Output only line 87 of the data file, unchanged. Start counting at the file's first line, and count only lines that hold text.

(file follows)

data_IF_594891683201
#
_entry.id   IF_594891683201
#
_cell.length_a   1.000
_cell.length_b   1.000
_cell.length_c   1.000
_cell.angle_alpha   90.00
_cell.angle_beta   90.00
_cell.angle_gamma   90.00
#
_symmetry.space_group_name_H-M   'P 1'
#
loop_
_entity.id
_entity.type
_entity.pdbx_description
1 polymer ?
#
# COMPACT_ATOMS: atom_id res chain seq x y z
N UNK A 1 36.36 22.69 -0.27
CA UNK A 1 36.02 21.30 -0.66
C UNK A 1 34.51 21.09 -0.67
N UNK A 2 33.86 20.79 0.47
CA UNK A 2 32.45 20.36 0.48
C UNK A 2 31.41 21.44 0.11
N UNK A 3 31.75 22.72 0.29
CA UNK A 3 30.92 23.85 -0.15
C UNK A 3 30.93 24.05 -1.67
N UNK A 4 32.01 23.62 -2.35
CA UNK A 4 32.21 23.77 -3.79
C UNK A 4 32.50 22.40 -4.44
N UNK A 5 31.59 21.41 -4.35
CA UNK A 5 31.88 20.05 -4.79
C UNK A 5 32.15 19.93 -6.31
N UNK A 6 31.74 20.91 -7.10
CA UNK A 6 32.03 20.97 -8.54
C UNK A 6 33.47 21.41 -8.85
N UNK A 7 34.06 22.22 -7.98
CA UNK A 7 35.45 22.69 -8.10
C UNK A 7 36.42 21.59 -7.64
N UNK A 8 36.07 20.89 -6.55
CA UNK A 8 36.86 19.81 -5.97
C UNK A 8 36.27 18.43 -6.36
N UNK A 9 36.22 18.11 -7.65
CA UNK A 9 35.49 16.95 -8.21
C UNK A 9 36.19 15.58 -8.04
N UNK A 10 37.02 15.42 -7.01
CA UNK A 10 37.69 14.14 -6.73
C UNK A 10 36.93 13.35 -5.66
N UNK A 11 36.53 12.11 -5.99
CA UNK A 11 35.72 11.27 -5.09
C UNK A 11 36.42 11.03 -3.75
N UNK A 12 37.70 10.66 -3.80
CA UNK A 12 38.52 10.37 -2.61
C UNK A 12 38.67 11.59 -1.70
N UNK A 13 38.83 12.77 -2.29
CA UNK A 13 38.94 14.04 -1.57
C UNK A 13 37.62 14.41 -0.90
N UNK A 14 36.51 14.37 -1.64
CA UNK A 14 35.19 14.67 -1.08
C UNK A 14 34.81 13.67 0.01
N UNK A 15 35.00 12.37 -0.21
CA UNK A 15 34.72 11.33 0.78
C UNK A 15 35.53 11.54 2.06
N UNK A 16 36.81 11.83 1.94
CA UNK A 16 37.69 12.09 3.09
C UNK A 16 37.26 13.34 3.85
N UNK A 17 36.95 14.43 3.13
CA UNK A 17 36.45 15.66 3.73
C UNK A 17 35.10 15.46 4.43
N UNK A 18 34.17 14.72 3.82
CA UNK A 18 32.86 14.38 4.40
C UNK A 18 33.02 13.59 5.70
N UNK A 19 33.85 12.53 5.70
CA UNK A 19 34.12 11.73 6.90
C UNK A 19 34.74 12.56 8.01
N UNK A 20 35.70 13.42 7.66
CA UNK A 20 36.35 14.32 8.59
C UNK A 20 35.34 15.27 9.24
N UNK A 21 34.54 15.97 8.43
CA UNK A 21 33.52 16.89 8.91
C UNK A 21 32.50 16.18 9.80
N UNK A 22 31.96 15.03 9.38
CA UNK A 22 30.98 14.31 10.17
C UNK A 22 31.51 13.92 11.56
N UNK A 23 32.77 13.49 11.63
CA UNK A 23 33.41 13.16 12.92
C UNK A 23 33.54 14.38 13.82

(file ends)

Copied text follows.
N UNK A 23 32.77 13.49 11.63